The Federal Government considers marijuana a Schedule I drug that is highly addictive and does not have accepted medical uses. For this reason, marijuana use, possession, and distribution are illegal under federal law. (There have been repeated attempts to reclassify marijuana, but as of when it was written, May 2017, they have been unsuccessful.) However, Americans’ perception of marijuana is changing dramatically. States have passed increasingly liberal marijuana laws.

Marijuana Possession Prosecution

Possession is the deliberate and knowing possession of an illegal controlled substance. Possession can be either actual or constructive.

  • Actual possession: When drugs are found on your person (such as in your pockets or hands).
  • Constructive possession: The drugs are not on your person but are so close by that possession can be imputed (such as in your vehicle).

To prove constructive possession, the government must prove you knew the drugs were present and had control over them.

Marijuana possession enforcement varies based on a series of factors:

  • Whether you are facing state or federal charges,
  • The amount of marijuana you possessed,
  • Whether you are a repeat offender, and
  • Whether there is evidence you were selling or distributing marijuana.

Depending on the circumstances of your case, you may face different penalties. Some marijuana charges simply involve a fine—while others involve significant jail sentences and mandatory minimum sentences.

Marijuana Possession Laws by Jurisdiction

Criminal laws vary from jurisdiction to jurisdiction. As discussed above, federal law prohibits all marijuana possession. Additionally, federal law preempts all state laws. This means that you can be charged with federal marijuana crimes even if your state permits certain types of marijuana use and possession.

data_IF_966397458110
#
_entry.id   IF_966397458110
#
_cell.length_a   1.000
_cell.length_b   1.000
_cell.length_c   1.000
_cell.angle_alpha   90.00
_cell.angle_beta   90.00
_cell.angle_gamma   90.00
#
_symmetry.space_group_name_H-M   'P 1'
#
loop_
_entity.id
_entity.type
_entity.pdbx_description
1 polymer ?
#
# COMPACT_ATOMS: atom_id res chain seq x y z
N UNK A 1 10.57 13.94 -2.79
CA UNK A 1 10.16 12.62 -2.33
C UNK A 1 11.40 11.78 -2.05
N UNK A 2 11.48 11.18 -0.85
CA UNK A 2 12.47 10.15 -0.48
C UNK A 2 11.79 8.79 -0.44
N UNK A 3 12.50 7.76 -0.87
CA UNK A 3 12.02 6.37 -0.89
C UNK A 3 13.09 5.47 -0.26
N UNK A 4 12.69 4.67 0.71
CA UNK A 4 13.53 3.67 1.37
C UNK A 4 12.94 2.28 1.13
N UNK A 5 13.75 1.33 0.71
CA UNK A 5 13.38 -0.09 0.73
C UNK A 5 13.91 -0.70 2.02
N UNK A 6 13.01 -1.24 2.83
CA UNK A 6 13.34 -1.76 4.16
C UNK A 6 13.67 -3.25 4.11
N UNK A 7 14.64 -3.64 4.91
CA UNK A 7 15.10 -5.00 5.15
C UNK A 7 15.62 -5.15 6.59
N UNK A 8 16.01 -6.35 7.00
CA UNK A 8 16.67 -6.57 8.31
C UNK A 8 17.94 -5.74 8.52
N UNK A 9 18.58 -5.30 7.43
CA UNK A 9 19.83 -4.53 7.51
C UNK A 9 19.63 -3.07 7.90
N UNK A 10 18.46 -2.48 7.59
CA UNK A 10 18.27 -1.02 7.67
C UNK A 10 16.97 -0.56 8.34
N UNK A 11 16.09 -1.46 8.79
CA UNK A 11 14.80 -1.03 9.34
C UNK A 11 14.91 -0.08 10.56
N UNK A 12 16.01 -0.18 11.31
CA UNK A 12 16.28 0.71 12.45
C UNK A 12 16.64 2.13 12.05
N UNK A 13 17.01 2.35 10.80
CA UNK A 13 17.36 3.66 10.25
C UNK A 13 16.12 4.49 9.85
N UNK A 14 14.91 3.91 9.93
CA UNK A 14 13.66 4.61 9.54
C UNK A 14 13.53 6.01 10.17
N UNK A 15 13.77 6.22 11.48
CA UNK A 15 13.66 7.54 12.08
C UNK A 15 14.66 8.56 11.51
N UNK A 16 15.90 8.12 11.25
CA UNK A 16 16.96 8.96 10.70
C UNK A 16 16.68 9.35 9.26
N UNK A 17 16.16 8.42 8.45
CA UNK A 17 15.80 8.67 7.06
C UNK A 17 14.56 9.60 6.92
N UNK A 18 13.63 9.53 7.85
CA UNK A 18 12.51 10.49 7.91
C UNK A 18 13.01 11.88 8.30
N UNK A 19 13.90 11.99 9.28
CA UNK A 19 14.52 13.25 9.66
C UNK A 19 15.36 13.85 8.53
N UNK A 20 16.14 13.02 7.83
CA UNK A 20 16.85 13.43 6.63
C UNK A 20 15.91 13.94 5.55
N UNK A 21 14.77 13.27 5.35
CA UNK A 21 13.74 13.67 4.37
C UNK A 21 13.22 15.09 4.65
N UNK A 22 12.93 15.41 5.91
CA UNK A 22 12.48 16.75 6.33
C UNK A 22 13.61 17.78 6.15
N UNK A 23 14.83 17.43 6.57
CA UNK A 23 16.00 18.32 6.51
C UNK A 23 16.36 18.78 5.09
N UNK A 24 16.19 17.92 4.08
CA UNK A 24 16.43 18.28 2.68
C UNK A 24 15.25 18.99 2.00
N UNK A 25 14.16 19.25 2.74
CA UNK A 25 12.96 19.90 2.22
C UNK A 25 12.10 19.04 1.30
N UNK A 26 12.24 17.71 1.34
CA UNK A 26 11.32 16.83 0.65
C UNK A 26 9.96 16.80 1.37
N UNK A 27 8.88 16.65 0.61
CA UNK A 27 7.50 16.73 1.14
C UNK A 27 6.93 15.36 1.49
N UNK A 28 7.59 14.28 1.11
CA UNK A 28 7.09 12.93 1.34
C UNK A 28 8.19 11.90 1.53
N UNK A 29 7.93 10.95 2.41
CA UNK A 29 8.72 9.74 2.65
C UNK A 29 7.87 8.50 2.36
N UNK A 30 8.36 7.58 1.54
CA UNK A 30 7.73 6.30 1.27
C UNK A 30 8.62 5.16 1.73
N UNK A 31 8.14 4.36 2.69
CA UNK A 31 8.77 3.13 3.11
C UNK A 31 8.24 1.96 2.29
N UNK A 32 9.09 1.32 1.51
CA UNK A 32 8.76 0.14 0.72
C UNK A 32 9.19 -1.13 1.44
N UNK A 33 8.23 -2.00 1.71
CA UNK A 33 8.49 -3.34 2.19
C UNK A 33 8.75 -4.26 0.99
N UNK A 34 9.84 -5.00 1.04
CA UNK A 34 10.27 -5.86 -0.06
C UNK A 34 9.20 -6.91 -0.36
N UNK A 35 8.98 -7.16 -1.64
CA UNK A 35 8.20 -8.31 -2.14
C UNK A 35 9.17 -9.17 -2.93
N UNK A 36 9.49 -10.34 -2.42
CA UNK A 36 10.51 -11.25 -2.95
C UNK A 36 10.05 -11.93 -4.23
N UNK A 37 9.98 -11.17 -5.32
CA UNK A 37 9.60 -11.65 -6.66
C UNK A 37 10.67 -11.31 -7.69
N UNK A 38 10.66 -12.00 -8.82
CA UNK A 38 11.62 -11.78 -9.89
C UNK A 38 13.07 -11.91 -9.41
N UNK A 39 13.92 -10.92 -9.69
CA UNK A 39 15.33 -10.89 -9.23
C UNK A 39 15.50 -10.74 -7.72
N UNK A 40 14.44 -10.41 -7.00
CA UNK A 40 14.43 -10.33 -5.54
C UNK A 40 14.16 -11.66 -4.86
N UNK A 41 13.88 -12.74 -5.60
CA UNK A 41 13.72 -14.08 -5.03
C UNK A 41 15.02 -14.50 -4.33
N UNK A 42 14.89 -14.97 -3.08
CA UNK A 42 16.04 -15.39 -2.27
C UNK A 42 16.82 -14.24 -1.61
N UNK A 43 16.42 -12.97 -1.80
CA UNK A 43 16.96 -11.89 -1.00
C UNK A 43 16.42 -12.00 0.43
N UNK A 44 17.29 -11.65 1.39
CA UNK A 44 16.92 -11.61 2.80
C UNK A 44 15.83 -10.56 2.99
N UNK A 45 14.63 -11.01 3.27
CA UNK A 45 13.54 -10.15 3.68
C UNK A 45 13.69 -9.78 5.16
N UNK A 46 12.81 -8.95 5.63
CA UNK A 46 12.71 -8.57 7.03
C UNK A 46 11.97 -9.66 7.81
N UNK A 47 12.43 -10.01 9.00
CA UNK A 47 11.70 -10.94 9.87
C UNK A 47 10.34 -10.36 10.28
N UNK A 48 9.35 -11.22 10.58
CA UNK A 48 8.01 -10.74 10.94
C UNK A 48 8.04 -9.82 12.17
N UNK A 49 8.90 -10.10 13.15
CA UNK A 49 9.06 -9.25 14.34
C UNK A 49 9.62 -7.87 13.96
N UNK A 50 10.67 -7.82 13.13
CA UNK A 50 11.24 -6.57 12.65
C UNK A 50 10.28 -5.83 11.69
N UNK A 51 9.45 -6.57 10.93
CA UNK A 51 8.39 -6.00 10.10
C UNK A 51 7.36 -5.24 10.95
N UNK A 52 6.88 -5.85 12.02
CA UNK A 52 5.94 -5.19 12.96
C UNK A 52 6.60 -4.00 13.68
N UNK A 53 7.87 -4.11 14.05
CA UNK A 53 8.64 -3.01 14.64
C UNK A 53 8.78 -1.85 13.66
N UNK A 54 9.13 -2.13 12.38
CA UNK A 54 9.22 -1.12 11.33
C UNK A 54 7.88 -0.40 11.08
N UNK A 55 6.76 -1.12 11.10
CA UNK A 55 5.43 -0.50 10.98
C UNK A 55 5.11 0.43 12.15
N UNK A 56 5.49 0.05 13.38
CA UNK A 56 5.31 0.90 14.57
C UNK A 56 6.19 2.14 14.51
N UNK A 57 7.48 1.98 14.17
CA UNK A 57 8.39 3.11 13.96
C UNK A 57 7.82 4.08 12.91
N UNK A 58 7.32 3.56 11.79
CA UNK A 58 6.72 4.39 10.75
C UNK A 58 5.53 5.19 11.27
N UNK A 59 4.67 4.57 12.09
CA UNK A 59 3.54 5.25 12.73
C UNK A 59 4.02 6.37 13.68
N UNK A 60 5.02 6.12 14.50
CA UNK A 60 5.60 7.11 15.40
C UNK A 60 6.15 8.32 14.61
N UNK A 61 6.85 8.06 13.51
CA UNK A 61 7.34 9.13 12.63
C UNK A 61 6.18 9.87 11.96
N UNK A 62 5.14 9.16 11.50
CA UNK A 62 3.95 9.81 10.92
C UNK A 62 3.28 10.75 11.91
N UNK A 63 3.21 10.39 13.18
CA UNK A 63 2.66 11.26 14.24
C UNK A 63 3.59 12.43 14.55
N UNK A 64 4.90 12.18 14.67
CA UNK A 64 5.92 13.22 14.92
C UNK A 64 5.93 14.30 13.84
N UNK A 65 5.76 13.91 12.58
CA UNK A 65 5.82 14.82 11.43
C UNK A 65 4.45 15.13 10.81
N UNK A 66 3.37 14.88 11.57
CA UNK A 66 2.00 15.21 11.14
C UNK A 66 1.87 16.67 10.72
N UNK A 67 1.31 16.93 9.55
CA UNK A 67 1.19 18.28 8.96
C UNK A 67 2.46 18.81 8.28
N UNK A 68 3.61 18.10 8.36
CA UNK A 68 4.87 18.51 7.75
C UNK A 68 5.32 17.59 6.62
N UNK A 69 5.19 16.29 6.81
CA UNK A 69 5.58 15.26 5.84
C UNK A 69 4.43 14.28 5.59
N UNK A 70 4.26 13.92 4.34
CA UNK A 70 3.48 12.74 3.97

Medical Marijuana Possession

Currently, 44 states have some type of medical marijuana program. While these programs vary from state to state, they typically allow people with specific medical conditions to purchase, cultivate, and use limited amounts of medicinal marijuana.

However, it is important that you follow your state’s licensing procedures. If you need help understanding your state’s medical marijuana laws, speak with a local criminal defense lawyer or your doctor.

Decriminalization of Marijuana Possession

A growing group of states has decriminalized certain types of marijuana possession. In these states, a first-time offender who is carrying a small amount of marijuana will not face jail time. Instead, a civil or criminal fine will be imposed.

As of May 2017, the following states have decriminalized first-time possession of marijuana:

  • Connecticut,
  • Delaware,
  • Illinois,
  • Maryland,
  • Minnesota (misdemeanor punishable by a fine),
  • Mississippi,
  • Missouri (misdemeanor punishable by a fine),
  • Nebraska,
  • New York,
  • North Carolina (misdemeanor punishable by a fine),
  • Ohio (misdemeanor punishable by a fine),
  • Rhode Island, and
  • Vermont.

A growing number of states have gone even further and legalized the recreational use of marijuana. Typically, you can only possess and use small amounts of recreational marijuana (which must be purchased at a state-licensed dispensary or retailer). Recreational marijuana use is legal in:

  • Alaska,
  • California,
  • Colorado,
  • District of Columbia,
  • Maine,
  • Massachusetts,
  • Nevada
  • Oregon, and
  • Washington.

State marijuana laws are changing rapidly. If you need help understanding your community’s rules and regulations, contact a criminal defense lawyer for help.

Do I Need a Lawyer if I Am Charged with Marijuana Possession?

All drug charges should be taken seriously—they can lead to incarceration, large fines, and can make it difficult to find work and housing. If you have been charged with marijuana possession, contact a drug lawyer immediately. A lawyer can help you present the best possible defense and may be able to negotiate either a reduced sentence or deferred sentencing.